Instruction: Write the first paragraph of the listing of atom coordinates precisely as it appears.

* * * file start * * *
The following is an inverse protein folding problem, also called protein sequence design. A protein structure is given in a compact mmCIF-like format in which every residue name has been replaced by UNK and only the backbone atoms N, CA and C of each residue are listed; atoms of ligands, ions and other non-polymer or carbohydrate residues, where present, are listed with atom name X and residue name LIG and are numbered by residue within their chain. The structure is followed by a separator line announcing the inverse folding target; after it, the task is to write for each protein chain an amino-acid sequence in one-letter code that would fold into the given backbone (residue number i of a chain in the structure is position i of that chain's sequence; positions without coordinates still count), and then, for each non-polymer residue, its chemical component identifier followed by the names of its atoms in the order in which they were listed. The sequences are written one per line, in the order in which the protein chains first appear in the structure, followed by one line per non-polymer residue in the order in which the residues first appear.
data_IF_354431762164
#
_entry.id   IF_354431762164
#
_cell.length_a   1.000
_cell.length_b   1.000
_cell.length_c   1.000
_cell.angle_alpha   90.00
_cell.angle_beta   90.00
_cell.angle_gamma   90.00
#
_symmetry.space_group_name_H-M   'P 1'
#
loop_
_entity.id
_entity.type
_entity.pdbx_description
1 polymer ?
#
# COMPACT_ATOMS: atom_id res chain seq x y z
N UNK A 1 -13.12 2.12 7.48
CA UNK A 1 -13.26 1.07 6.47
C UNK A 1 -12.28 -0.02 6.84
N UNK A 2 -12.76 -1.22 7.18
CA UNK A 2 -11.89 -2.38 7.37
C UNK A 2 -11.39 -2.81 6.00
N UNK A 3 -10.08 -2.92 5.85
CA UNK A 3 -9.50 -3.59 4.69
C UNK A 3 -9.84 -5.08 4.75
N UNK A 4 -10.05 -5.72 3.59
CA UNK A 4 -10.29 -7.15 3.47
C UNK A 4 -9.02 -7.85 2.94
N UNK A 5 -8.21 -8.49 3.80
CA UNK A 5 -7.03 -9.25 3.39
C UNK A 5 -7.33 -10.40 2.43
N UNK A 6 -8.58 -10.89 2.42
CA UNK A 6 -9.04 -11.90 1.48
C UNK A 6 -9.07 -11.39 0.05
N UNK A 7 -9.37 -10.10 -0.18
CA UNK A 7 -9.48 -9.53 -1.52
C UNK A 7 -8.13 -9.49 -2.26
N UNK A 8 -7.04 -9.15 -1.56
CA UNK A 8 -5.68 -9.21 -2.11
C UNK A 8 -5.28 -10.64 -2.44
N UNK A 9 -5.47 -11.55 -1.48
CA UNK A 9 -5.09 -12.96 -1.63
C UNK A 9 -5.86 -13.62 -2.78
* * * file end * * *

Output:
The following is an inverse protein folding problem, also called protein sequence design. A protein structure is given in a compact mmCIF-like format in which every residue name has been replaced by UNK and only the backbone atoms N, CA and C of each residue are listed; atoms of ligands, ions and other non-polymer or carbohydrate residues, where present, are listed with atom name X and residue name LIG and are numbered by residue within their chain. The structure is followed by a separator line announcing the inverse folding target; after it, the task is to write for each protein chain an amino-acid sequence in one-letter code that would fold into the given backbone (residue number i of a chain in the structure is position i of that chain's sequence; positions without coordinates still count), and then, for each non-polymer residue, its chemical component identifier followed by the names of its atoms in the order in which they were listed. The sequences are written one per line, in the order in which the protein chains first appear in the structure, followed by one line per non-polymer residue in the order in which the residues first appear.